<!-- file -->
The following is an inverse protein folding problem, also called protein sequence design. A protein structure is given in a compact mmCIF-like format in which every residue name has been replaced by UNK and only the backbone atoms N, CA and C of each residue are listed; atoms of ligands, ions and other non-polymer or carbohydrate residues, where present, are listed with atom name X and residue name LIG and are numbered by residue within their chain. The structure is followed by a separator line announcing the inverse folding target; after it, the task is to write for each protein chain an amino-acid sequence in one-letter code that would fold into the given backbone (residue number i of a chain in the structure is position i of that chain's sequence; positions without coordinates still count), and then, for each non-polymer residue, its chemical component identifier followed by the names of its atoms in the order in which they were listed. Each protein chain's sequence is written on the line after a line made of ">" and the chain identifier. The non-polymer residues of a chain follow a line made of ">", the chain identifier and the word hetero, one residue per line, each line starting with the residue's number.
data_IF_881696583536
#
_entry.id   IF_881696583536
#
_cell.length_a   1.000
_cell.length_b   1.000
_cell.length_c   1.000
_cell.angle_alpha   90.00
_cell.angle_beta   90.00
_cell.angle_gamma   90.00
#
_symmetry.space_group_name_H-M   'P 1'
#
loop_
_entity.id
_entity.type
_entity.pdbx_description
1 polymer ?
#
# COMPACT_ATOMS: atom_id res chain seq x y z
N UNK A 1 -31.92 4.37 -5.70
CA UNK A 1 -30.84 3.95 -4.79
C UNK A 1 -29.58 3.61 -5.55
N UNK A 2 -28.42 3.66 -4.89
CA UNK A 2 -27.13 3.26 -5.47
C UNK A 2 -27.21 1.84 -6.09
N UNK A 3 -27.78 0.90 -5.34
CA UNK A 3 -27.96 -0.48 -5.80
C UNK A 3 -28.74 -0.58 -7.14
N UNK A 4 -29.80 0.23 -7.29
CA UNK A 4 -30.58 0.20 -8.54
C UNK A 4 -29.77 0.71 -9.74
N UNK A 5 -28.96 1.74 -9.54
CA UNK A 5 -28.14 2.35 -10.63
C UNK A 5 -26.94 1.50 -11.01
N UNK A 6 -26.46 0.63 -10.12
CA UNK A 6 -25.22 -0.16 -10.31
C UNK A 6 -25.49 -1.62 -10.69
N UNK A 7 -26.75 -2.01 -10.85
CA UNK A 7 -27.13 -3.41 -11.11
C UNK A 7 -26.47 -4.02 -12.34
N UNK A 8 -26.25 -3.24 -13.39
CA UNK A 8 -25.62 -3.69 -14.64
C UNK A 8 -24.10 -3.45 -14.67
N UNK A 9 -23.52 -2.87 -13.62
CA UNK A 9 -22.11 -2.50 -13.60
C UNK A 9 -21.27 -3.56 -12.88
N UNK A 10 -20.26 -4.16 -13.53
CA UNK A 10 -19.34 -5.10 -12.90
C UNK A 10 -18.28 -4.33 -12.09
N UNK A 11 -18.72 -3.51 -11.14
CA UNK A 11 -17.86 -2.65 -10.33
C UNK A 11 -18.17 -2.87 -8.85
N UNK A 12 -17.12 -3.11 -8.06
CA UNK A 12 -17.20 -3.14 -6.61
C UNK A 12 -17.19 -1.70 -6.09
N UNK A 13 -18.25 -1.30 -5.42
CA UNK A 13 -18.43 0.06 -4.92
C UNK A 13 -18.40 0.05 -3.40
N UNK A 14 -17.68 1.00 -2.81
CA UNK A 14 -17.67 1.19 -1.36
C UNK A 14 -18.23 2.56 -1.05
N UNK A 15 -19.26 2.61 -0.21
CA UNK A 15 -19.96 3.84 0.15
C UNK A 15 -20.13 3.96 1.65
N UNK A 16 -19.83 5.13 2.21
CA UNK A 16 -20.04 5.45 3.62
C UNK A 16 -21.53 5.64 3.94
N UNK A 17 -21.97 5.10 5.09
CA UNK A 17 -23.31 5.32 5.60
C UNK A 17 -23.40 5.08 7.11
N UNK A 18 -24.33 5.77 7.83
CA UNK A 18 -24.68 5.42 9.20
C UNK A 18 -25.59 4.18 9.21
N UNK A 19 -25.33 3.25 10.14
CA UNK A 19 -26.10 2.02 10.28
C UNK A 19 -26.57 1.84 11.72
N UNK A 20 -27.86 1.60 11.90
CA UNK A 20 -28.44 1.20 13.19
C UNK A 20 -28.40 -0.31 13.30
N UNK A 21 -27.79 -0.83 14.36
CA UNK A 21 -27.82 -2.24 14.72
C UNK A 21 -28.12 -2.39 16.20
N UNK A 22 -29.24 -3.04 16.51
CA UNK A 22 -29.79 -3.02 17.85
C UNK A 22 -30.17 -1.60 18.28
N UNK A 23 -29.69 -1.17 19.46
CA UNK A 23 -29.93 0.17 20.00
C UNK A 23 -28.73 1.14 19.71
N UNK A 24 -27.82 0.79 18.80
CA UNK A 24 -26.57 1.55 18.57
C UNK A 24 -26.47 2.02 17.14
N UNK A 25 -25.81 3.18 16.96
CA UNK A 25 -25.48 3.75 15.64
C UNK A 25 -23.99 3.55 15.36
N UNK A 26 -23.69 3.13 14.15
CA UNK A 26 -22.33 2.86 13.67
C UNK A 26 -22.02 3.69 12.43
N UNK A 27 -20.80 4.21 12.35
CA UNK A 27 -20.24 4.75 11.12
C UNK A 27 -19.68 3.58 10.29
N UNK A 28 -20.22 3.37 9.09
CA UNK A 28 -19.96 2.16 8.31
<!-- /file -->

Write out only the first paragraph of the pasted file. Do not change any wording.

The following is an inverse protein folding problem, also called protein sequence design. A protein structure is given in a compact mmCIF-like format in which every residue name has been replaced by UNK and only the backbone atoms N, CA and C of each residue are listed; atoms of ligands, ions and other non-polymer or carbohydrate residues, where present, are listed with atom name X and residue name LIG and are numbered by residue within their chain. The structure is followed by a separator line announcing the inverse folding target; after it, the task is to write for each protein chain an amino-acid sequence in one-letter code that would fold into the given backbone (residue number i of a chain in the structure is position i of that chain's sequence; positions without coordinates still count), and then, for each non-polymer residue, its chemical component identifier followed by the names of its atoms in the order in which they were listed. Each protein chain's sequence is written on the line after a line made of ">" and the chain identifier. The non-polymer residues of a chain follow a line made of ">", the chain identifier and the word hetero, one residue per line, each line starting with the residue's number.